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Edmund Clarence Stedman, ed. (1833–1908). A Victorian Anthology, 1837–1895. 1895.

William Watson 1858–1935

The First Skylark of Spring


TWO worlds hast thou to dwell in, Sweet,—

The virginal, untroubled sky,

And this vexed region at my feet.—

Alas, but one have I!

To all my songs there clings the shade,

The dulling shade, of mundane care;

They amid mortal mists are made,—

Thine, in immortal air.

My heart is dashed with griefs and fears;

My song comes fluttering, and is gone.

O high above the home of tears,

Eternal Joy, sing on!

Not loftiest bard, of mightiest mind,

Shall ever chant a note so pure,

Till he can cast this earth behind

And breathe in heaven secure.

We sing of Life, with stormy breath

That shakes the lute’s distempered string:

We sing of Love, and loveless Death

Takes up the song we sing.

And born in toils of Fate’s control,

Insurgent from the womb, we strive

With proud, unmanumitted soul

To burst the golden gyve.

Thy spirit knows nor bounds nor bars;

On thee no shreds of thraldom hang:

Not more enlarged, the morning stars

Their great Te Deum sang.

But I am fettered to the sod,

And but forget my bonds an hour;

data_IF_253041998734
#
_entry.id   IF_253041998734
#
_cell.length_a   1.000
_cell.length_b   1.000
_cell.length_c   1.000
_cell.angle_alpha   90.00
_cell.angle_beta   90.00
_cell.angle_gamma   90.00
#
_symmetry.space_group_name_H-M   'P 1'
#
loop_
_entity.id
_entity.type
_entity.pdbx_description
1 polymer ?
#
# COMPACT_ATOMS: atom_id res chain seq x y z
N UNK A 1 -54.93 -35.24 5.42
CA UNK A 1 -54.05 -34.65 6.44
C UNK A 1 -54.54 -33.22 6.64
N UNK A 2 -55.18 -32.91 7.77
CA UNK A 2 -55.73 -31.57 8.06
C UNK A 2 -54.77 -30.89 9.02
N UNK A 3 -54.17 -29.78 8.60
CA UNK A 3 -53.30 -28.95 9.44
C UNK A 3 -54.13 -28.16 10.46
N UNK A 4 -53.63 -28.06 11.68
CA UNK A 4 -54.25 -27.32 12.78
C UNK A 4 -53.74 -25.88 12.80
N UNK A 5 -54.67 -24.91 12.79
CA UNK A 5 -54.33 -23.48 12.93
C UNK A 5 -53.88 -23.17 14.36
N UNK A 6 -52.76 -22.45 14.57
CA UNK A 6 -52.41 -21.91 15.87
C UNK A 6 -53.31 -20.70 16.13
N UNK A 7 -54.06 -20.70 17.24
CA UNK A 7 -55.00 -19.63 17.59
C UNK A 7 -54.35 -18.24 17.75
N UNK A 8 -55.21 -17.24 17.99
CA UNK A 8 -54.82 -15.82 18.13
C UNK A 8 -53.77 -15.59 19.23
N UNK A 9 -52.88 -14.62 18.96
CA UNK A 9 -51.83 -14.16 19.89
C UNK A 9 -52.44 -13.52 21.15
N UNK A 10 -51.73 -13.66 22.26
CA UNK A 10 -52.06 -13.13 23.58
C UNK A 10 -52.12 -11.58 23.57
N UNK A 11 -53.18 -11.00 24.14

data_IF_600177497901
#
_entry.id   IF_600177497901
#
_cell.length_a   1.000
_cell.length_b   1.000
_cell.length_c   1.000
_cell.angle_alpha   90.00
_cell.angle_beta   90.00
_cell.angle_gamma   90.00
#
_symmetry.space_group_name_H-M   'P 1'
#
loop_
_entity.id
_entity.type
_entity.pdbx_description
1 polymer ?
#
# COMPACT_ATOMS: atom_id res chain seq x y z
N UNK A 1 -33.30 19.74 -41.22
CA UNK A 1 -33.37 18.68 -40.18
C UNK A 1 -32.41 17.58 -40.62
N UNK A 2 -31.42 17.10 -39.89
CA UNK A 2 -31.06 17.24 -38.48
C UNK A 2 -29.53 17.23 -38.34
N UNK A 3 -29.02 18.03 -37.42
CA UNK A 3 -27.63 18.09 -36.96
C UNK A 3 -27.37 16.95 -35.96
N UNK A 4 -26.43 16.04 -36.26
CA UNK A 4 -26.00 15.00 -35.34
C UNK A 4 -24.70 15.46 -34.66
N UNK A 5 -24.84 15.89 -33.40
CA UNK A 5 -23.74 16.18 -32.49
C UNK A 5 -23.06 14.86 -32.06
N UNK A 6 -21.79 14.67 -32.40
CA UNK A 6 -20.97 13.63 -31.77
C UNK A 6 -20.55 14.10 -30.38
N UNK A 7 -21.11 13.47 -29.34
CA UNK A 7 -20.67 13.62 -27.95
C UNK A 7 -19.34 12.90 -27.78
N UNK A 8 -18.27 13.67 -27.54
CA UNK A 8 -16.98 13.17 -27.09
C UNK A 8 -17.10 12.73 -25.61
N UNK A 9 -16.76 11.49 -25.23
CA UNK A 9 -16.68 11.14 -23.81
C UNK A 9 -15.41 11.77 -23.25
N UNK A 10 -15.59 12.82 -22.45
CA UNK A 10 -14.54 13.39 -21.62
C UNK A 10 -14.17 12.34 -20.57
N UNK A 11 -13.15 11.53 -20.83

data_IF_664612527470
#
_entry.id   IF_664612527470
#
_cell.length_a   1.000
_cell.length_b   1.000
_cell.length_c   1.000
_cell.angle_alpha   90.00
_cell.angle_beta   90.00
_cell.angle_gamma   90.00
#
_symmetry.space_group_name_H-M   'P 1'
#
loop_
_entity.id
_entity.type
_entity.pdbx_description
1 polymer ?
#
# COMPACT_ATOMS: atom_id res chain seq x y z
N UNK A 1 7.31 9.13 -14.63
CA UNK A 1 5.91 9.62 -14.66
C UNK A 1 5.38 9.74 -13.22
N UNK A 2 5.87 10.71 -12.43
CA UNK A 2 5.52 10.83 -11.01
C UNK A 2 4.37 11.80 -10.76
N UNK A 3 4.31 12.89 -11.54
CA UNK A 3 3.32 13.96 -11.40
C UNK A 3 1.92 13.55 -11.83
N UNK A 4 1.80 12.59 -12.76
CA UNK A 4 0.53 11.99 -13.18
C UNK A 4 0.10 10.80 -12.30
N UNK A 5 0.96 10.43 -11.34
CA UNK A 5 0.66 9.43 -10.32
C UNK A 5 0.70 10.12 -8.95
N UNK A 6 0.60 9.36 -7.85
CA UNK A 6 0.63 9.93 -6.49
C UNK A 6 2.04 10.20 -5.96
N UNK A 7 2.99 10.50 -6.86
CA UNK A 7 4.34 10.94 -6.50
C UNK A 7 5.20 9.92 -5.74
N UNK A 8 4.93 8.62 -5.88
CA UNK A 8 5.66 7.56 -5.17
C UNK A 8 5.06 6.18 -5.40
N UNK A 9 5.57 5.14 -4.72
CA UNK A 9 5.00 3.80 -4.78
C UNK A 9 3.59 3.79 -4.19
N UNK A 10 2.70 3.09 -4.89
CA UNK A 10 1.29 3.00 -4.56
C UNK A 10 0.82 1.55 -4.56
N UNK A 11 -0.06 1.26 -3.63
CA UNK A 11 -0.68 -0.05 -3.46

In amplitude of dreams a god,

A slave in dearth of power.

And fruitless knowledge clouds my soul,

And fretful ignorance irks it more.

Thou sing’st as if thou knew’st the whole,

And lightly held’st thy lore!

Sing, for with rapturous throes of birth,

And arrowy labyrinthine sting,

There riots in the veins of Earth

The ichor of the Spring!

Sing, for the beldam Night is fled,

And Morn the bride is wreathed and gay;

Sing, while her revelling lord o’erhead

Leads the wild dance of day!

The serpent Winter sleeps upcurled:

Sing, till I know not if there be

Aught else in the dissolving world

But melody and thee!

Sing, as thou drink’st of heaven thy fill,

All hope, all wonder, all desire—

Creation’s ancient canticle

To which the worlds conspire!

Somewhat as thou, Man once could sing,

In porches of the lucent morn,

Ere he had felt his lack of wing,

Or cursed his iron bourn.

The springtime bubbled in his throat,

The sweet sky seemed not far above,

And young and lovesome came the note;—

Ah, thine is Youth and Love!

Thou sing’st of what he knew of old,

And dreamlike from afar recalls;

In flashes of forgotten gold

An orient glory falls.

And as he listens, one by one

Life’s utmost splendors blaze more nigh;

Less inaccessible the sun,

Less alien grows the sky.

For thou art native to the spheres,

And of the courts of heaven art free,

And carriest to his temporal ear

News from eternity;

And lead’st him to the dizzy verge,

And lur’st him o’er the dazzling line,

Where mortal and immortal merge,

And human dies divine.